The “Other” NGOs: Pursuing Profit for the Social Good

“One of the first Indian words to make it into the English language was loot.”

William Dalrymple, a famed historian of the British Empire—and particularly, India’s role within it—shared this unsettling fact during a talk about his new book, The Anarchy, which explores the rise and fall of the British East India Company. Over the course of its 250+ years of strength, the company systematically looted India of its gold, jewels, and other vast sources of wealth, transforming the country from one of the world’s richest superpowers, to one of the most vulnerable nations by the time the British government occupied it. He quickly debunked a common misconception: that it was the British government that had the biggest impact on India. In fact, he said, it was a non-governmental organization—The British East India Company—that changed the country forever.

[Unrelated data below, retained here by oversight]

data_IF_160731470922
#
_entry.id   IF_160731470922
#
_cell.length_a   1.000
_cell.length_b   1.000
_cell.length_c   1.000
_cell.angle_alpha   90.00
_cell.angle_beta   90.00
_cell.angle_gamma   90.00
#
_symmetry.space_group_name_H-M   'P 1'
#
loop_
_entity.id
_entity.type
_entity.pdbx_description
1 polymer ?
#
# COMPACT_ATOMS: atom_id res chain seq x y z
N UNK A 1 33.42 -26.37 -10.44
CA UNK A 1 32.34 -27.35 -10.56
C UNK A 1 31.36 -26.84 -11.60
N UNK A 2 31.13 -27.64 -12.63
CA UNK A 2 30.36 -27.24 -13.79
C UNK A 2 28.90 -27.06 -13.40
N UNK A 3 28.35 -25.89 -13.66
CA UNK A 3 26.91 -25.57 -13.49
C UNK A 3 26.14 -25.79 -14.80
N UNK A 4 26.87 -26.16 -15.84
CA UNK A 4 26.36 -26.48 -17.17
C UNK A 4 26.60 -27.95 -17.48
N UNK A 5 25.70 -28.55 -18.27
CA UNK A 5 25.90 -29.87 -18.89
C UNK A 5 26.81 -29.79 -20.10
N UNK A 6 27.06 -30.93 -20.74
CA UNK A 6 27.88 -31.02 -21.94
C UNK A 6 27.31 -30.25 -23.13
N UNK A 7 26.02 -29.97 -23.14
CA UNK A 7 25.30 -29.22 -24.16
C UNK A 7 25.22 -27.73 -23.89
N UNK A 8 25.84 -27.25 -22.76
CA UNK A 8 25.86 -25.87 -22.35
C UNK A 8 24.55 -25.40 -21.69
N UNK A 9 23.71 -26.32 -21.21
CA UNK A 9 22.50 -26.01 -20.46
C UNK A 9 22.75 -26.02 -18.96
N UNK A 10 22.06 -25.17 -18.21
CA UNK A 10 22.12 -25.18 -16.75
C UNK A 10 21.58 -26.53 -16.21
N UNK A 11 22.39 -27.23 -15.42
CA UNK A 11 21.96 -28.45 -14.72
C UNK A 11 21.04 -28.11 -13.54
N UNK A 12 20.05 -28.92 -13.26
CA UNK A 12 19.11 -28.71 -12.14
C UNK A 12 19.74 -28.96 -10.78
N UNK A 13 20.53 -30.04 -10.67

Within a few decades of its founding, The British East India Company became one of the fiercest, and most aggressive colonial powers in the world, with a strong presence across Asia, from the Middle East to China to India (Dalrymple). But unlike many of the other major colonizers at the time, the Company was not a country, but in fact, as its name suggests, a company—one of the first multinational corporations, with wealth and influence equaling, and even surpassing many countries. As Mr. Dalrymple said, the company set many unpleasant precedents for corporations to come, showing what the unrelenting search for profit, and disregard for humanity, can create (he described, for example, how the company would replace cannonballs with young Indian boys).